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Obama's Speech Fumbles Elite Themes

by Anthony Wile

The speech on the Middle East given by Barack Obama the other night was yet more evidence of how the power elite is having a good deal of trouble implementing its dominant social themes in the 21st century. The speech itself was supposed to be another "historical" moment for Barack Obama. Instead it turned out to be just one more dreary, uncompelling catalogue of American policies in the Middle East. In a fast-moving news environment, the speech came across as reactive – and its policies unpersuasive.

The US President did make some dubious news. He announced he was shoveling some cash toward Tunisia and Egypt and, more importantly, he suggested that Israel return to its 1967 borders as it pursued peace accords with the Palestinians. This elicited yet more wearisome reactions. "President Obama has thrown Israel under the bus," said former Massachusetts Gov. Mitt Romney. Former US House Speaker Newt Gingrich called the speech a "disaster." How predictable. The "protect Israel against the Arab world" meme is one we've heard repeatedly for decades.

Obama made much of the US commitment to spreading democracy in the Middle East – and this too is an ancient elite theme, that the US must lead the way for the world when it comes to moral uprightness. Unfortunately, Obama didn't mention that both Egypt and Tunisia had been destabilized at least in part by CIA trained youth movements like the AYM. Since many are aware of this – as it has been reported in the mainstream and alternative press – he comes across as hypocritical rather than committed.

He elaborated a good deal on Syria and Libya, reinforcing the idea of America as the protector for citizens who are being oppressed by their governments. But then he hardly referred to Bahrain and Saudi Arabia at all – and both countries have been jailing and torturing democracy supporters with depressing frequency. Obama didn't mention Yemen, either, even though Yemen's stubbornly murderous President Saleh has shot and killed numerous democracy protesters in the past few weeks and incarcerated many.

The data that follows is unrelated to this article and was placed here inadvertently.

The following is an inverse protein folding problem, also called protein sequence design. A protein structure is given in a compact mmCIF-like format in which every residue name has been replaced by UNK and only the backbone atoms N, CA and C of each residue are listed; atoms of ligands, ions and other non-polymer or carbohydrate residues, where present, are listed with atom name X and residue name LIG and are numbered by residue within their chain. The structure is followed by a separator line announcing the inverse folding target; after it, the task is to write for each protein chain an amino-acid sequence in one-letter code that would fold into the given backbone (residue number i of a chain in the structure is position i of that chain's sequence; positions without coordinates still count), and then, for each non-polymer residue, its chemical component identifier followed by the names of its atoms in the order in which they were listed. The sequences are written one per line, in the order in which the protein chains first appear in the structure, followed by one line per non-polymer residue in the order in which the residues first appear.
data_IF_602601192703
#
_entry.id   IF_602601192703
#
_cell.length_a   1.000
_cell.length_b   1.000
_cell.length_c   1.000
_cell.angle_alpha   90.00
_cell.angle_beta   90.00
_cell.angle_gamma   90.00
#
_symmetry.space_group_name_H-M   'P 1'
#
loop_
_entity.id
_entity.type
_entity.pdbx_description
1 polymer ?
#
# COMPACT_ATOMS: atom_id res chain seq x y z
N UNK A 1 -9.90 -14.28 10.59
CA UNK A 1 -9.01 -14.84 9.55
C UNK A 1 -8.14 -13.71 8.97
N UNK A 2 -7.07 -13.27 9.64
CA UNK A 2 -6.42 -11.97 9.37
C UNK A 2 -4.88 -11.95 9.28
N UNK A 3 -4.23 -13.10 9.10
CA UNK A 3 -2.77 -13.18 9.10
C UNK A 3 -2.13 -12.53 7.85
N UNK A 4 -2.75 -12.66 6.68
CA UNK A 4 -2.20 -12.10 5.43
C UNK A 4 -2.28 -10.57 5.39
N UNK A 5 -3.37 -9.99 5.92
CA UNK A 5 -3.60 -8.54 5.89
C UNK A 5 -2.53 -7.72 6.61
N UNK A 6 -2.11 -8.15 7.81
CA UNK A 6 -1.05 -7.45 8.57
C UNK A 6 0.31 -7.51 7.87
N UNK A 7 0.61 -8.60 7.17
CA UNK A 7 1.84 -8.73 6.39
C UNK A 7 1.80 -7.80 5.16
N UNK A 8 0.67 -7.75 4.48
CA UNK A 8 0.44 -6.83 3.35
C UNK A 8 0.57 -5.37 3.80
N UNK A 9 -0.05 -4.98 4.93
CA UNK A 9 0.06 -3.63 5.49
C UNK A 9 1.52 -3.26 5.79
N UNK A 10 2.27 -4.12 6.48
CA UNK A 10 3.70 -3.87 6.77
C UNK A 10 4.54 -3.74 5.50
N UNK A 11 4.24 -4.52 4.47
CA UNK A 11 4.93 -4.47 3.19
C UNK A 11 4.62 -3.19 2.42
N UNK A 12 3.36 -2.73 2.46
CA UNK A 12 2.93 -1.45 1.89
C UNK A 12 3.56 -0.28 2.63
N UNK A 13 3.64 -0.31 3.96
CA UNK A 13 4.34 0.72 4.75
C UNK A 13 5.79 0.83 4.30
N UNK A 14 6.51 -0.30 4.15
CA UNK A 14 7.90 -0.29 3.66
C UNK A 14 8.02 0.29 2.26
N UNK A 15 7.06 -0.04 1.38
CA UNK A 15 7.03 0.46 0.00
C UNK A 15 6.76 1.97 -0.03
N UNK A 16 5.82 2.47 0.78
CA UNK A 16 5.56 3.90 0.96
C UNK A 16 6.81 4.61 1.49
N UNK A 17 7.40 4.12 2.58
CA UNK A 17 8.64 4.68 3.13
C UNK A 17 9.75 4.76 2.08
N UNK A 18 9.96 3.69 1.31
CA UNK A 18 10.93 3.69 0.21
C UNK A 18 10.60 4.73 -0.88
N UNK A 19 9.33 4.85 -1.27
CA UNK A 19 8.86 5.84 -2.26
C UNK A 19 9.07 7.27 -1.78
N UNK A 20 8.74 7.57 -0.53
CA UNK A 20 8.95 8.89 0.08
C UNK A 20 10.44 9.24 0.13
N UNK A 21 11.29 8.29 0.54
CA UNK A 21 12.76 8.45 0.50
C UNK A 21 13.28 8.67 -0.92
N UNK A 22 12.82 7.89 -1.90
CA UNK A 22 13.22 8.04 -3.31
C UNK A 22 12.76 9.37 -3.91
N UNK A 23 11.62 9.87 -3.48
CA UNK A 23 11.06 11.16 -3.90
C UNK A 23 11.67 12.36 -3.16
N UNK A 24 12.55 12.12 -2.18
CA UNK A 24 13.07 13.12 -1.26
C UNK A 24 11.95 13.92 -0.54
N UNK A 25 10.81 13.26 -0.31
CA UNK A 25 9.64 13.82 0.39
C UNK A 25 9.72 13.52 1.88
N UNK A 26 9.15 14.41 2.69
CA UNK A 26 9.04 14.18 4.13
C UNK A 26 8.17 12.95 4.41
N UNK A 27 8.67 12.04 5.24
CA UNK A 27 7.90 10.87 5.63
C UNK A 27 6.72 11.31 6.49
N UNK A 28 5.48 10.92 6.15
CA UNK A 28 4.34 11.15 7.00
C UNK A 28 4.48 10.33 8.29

The absence of any serious mention of Saudi Arabia, Bahrain or Yemen begins to clear up a good deal of mystery surrounding these protests. Some countries are apparently to be destabilized by these Anglo-American inspired youth movements while others are not. It is apparently at least in part an effort to winnow out Middle East rulers that operate independently of power elite control.

In Egypt, Tunisia, Libya and Syria (and the Ivory Coast too), "strongmen" did the West's bidding on their own terms. That evidently wasn't good enough. Saudi Arabia, Bahrain and the United Arab Emirates are virtual proxies for the US. If the US ever withdrew its support for the Saudi regime, it would likely topple quickly. Not so in Libya or Syria. So the elite attacks. The Anglo-American power elite is centralizing world governance.

The Middle East, with its independent Islamic governments and unpredictable polices apparently needs to be more tightly controlled if true world government is to be initiated. Obama's speech is enlightening but not probably in the way he meant it. Like bin Laden's endless dying, the memes of the elite are increasingly obvious and unpersuasive. Anyone who studies them can start to predict them.

Assange for example. The increasingly wearisome Julian Assange – whom we believe is probably not what he seems – has released classified State Department files that show, according to the Washington Times, how "enhanced" interrogations of hundreds of captured operatives at secret overseas prisons and at the Cuban prison "amounted to one of the most successful intelligence operations in history." WikiLeaks has turned from a defender of the oppressed into a defender of oppression. Do we really need an "open source" news entity promoting torture?

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